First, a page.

I'd give anything to be able to applaud Percy Granger's "Eminent Domain," which came to the Circle in the Square last evening, for it gives the impression throughout of being a thoughtful, literate and, in conventional terms, well-constructed work. And I do applaud Philip Bosco's versatile and incisive performance of a college prof in crisis. But the play is synthetic and unfocused, and it seems to be slipping away even while it appears to be driving home points. In the end, I'm afraid, it is something of a bore.
A stale air of the library - of old plays, of Shaw tinctured with O'Neill and others - clings to it.
Holmes Bradford, a 62-year-old poetry professor in a midwestern university distinguished primarily for its unbeaten football team, is eagerly awaiting the offer of a chair at Brandeis and a return to the beloved East where he can close out his career in dignity. But there are complications. They center largely around the arrival from New York of a young writer who hopes to make his name with a book about the son of the Bradfords, a 24-year-old poet who left home at 16 and hasn't been heard from since, other than in print, but who may very well win a Pulitzer for his latest volume.
The writer, who has presented himself as the author of a scholarly dissertation rather than a potential best seller, is invited by Bradford to spend his time in the house rather than seek out a motel. What he discovers is that the mother, Katie, once a fine painter, became an alcoholic who switched to speed and is now simply withdrawn. And that Bradford himself drinks on the sly and is about to become involved in a campus scandal due to his refusal to approve tenure for a popular instructor. And that the son was a brat whose genius wasn't evident until he left home and began publishing.
The writer leaves, rather sorry he came at all. Bradford never got around to reading the "dissertation," which had been sent in advance, and the mother insists on being left entirely out of the work. Finally, the New York publisher decides that he doesn't, after all, want an introduction to the book by Bradford.
I wasn't sure why any of this, and innumerable other little things, were happening in this attennuated play drawn out over six scenes in two acts. Nor could I understand why there was suddenly a kind of happy ending, as if Candida had sent Marchbanks packing and turned into a rejuvenated Mary Tyrone. Everything seemed second-hand, and the characters, though continually poked, remained lifeless.
The play, maybe because something of the sort that took place at the time came to the author's attention, is set in February 1975. Or maybe it has just been tinkered with all these years.
Bosco gives another of his intensely involved, vital performances, never missing a move whether slumping on a radiator cover, sneaking bourbon, or berating a wife who seems to have lost all interest in life. And Betty Miller is excellent, too, in the flimsy role of the wife whose restraint is broken late in the evening. John Vickery gives a smooth performance as the visiting snoop, or writer, and Scott Burkholder is amusing as a freshman who has to con his way into Bradford's class to make a fraternity, while Paul Collins makes what he can of the slight role of the rejected teacher.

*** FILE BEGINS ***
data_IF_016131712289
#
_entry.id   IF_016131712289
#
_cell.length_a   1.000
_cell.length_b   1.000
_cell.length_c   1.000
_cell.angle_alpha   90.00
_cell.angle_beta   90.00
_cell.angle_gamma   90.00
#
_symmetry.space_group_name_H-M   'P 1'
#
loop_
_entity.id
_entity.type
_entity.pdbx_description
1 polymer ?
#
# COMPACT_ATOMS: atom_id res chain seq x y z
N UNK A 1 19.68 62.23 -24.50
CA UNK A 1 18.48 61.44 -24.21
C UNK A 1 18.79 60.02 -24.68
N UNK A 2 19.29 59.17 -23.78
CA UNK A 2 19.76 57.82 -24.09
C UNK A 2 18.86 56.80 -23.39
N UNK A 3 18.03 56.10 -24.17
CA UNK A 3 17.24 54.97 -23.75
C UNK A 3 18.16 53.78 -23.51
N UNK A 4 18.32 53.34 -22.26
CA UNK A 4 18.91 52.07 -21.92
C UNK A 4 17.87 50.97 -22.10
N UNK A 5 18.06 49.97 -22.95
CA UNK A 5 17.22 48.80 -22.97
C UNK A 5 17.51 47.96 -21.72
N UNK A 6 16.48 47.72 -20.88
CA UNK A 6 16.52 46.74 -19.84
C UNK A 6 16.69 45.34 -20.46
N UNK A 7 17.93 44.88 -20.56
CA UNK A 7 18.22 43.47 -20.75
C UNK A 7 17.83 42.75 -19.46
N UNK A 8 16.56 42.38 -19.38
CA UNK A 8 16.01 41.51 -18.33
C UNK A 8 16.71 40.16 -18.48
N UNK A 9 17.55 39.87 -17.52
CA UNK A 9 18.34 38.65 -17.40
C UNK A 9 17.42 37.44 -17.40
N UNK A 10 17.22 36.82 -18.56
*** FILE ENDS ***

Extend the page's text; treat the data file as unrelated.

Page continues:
Paul Austin has staged the play in a straightforward, leisurely manner, and in a sprawling set that encompasses Bradford's study and other portions of the house which, in this theater's curious design, seem to extend all the way out into 50th St.
"Eminent Domain" is a play that keeps you waiting all evening long for something dramatically significant to take place, but it never does.
Percy Granger's Eminent Domain, which opened at the Circle in the Square yesterday, is an attempt, and a good one, at what is fast becoming an extinct species. The well-made play. The play with a beginning, and middle and an end. In that order.
It is also a play where people speak in that heightened theatricality typical of old-fashioned plays, it has a couple of exemplary sub-plots to help the main story along its way, and its surprises are as carefully marked as road signs.
It is also well-written, particularly within the specifics of its genre, literately amusing, offers its actors succulently juicy roles, and all in all adds up to very satisfying, it comfortably unshattering evening in the theater.
The story is, naturally, anchored in the play's past. As are, for this is the point of post-Ibsenite realistic drama, the characters. They are all explained, as is the plot, but in events that occurred before the rise of the curtain - and detective-story fashion they challenge our interest.
The hero is a worthy, but eccentric academic. His wife is a sometime painter, an a recycled alcoholic. And there is a mysterious young son, who left home at 16, has never contacted his parents since, and, now, at the ripe age of 25 is likely to win a Pulitzer Prize for Poetry.
It is the son, appropriately enough still in absentia, who motivates the plot. A cub-like, brilliantly promising graduate student comes from Harvard to the Professor's Mid-Western college, to interview the distinguished scholar on his son's poetry and early life. He is writing a thesis - but in anticipation of the expected Pulitzer and its attendant publicity - has also arranged to have it commercially published.
What is the secret behind the son's desertion? There is another theme, that of the professor's relationship with his wife and whether or not he will get a hoped-for chair at Brandeis. There are also two neatly interlocking subplots - both bearing on the professor's character, one involving an insensitive student, and another concerned with a popular teacher.
Granger knows how to construct a play. Yet nothing much happens during the actual course of Eminent Domain. Neither situation nor our perception of the characters is changed, and even the revelations are small and fairly predictable.
Granger is here making an awful lot out of awfully little, but he does the conjuring trick with style and an urbane ease. There is something engagingly civilized about the play - it is practically well-bred.